Have you ever heard of a swear-jar? A study done on self-regulated speech defines a swear-jar: “In its simplest namesake form, it is a glass jar, typically labelled “swear jar,” often adding a specific amount of money that must be tossed in for each expletive said aloud.” The study researches the effects of willful censorship on our mind. Similarly, how might censoring our own negative self-talk, and thereby actively focusing on positive self-talk, affect our mind?
First, let’s look at how negative self-talk affects us. A study published by the non-profit PLOS ONE found that, “Thinking styles such as self-blame and rumination are two examples of psychological processes most commonly implicated across a wide range of mental health problems.” Meaning that there is a link to negative self-talk and mental health issues. VeryWellMind also notes that negative self-talk can affect our relationships: “Whether the constant self-criticism makes you seem needy and insecure or you turn your negative self-talk into more general negative habits that bother others, a lack of communication and even a “playful” amount of criticism can take a toll.” Therefore, it is clear that negative self-talk can be detrimental to one’s mental health and even social relationships.
Though it is difficult to study and categorize all of the effects of self-talk, both negative and positive, the reputable Mayo Clinic acknowledges the following researched benefits of positive self-talk:
“Increased life span
Lower rates of depression
Lower levels of distress
Greater resistance to the common cold
Better psychological and physical well-being
Better cardiovascular health and reduced risk of death from cardiovascular disease
Better coping skills during hardships and times of stress”
Just as much as negative-self talk can negatively impact our lives, positive self-talk inversely has a positive impact on our lives! Positive self-talk can be as simple as giving one’s self a compliment. How can such a simple act of self-kindness impact us so incredibly? Walden University says, “Replacing negative psychological messages with positive ones can build self-esteem and confidence.” These building blocks of confidence helps us both mentally and physically. A study published in 2011 found that, “Results indicated beneficial effects of positive, instructional, and motivational self-talk for performance.” When participants in the study were purposeful in their mind and body relationship with positive self-talk, they performed better! Imagine finding it easier to study, workout, give a presentation, or even manage stress. Now imagine the thing that could help you do all that is simply being kinder to yourself. It might be time to pay yourself a compliment.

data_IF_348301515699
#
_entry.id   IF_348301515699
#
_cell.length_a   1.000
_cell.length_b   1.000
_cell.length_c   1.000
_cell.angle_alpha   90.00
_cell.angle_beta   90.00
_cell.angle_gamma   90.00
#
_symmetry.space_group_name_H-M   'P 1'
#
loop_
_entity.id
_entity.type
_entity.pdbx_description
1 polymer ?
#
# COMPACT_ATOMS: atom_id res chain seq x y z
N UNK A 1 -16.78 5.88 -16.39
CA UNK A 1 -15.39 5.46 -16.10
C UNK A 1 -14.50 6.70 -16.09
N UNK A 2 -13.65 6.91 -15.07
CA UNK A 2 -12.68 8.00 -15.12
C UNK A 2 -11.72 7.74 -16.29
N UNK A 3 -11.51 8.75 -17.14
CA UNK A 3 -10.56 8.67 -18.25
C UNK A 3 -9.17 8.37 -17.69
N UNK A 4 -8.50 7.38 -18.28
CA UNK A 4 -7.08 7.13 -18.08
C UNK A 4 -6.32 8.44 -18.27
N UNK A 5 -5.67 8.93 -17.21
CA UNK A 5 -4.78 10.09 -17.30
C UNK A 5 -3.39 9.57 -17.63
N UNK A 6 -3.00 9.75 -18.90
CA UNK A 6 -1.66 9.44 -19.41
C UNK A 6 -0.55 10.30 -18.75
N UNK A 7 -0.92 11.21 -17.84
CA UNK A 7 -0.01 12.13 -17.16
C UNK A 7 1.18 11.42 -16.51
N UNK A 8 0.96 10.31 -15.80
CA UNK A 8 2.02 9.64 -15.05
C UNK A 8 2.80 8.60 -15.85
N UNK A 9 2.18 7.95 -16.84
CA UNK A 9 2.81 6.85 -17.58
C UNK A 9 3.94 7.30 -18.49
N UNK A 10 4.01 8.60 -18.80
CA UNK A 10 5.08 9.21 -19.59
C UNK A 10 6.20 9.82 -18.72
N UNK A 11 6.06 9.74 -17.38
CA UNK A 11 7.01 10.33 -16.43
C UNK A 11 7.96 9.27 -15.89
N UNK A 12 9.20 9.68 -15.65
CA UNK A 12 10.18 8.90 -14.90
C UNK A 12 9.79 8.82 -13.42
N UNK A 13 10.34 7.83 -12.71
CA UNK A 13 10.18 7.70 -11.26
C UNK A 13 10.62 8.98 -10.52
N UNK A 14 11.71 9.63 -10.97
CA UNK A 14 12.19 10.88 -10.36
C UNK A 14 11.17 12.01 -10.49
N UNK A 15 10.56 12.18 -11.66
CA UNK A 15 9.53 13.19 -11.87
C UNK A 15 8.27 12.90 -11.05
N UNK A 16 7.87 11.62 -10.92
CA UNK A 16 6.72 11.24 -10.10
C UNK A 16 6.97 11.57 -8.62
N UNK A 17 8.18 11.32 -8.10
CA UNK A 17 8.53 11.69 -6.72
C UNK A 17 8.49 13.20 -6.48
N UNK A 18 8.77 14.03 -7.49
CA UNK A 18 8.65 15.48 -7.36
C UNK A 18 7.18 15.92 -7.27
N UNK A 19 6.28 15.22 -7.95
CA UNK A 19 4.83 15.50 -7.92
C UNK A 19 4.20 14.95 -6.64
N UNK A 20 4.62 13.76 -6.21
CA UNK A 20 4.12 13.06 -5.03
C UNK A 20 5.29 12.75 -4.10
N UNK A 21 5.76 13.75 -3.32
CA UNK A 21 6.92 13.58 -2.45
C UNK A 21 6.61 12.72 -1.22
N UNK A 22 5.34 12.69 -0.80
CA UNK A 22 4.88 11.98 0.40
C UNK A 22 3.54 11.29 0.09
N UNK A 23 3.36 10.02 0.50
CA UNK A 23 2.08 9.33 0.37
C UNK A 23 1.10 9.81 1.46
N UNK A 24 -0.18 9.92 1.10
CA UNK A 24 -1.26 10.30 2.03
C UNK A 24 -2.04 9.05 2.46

So we know now how positive self-talk can help your performance, and they Mayo Clinic gave many examples of how positive self-talk affects us physically, but researchers have only barely scratched the surface of how positive self-talk helps our mind. Here are two ways it does just that:
1. Positive Self-Talk = A Positive Perception
When we think more positively about ourselves, there is evidence to support that we think more positively about everything! NPR quotes a neuroscientist as they explored this concept: “[Dr. Branch] Coslett thinks self-talk probably does shape the physiology of perception, given that other sensory perceptions — the intensity of pain, for example, or whether a certain taste is pleasing or foul, or even what we see — can be strongly influenced by opinions, assumptions, cultural biases and blind spots.” What we think about our reality effects how we experience it. Therefore, if we are actively positive towards ourselves, we’ll feel more positive overall.
2. Positive Self-Talk = A Reduction in Anxiety
Anxiety has strong links to self-talk. Positive Psychology cites a study done in 2007 on the connection between anxiety and self-talk in children: “They found that reducing negative self-talk mediated substantial treatment gains in the children with a diagnosis.” Anxiety is complicated mental health disorder that effects an estimated 284 million people globally. How might that number change with proper treatment combined with positive self-talk, as in the cited study?
Looking in the mirror and feeling good about what you see isn’t always the easiest thing. In 2010 a study found a significant lack of self-esteem even in children as young as 10. Positive self-talk is important—for our performance, for our mental health, and for ourselves. Instead of a swear-jar, it’s possible that a negative self-talk jar could help in so many ways.
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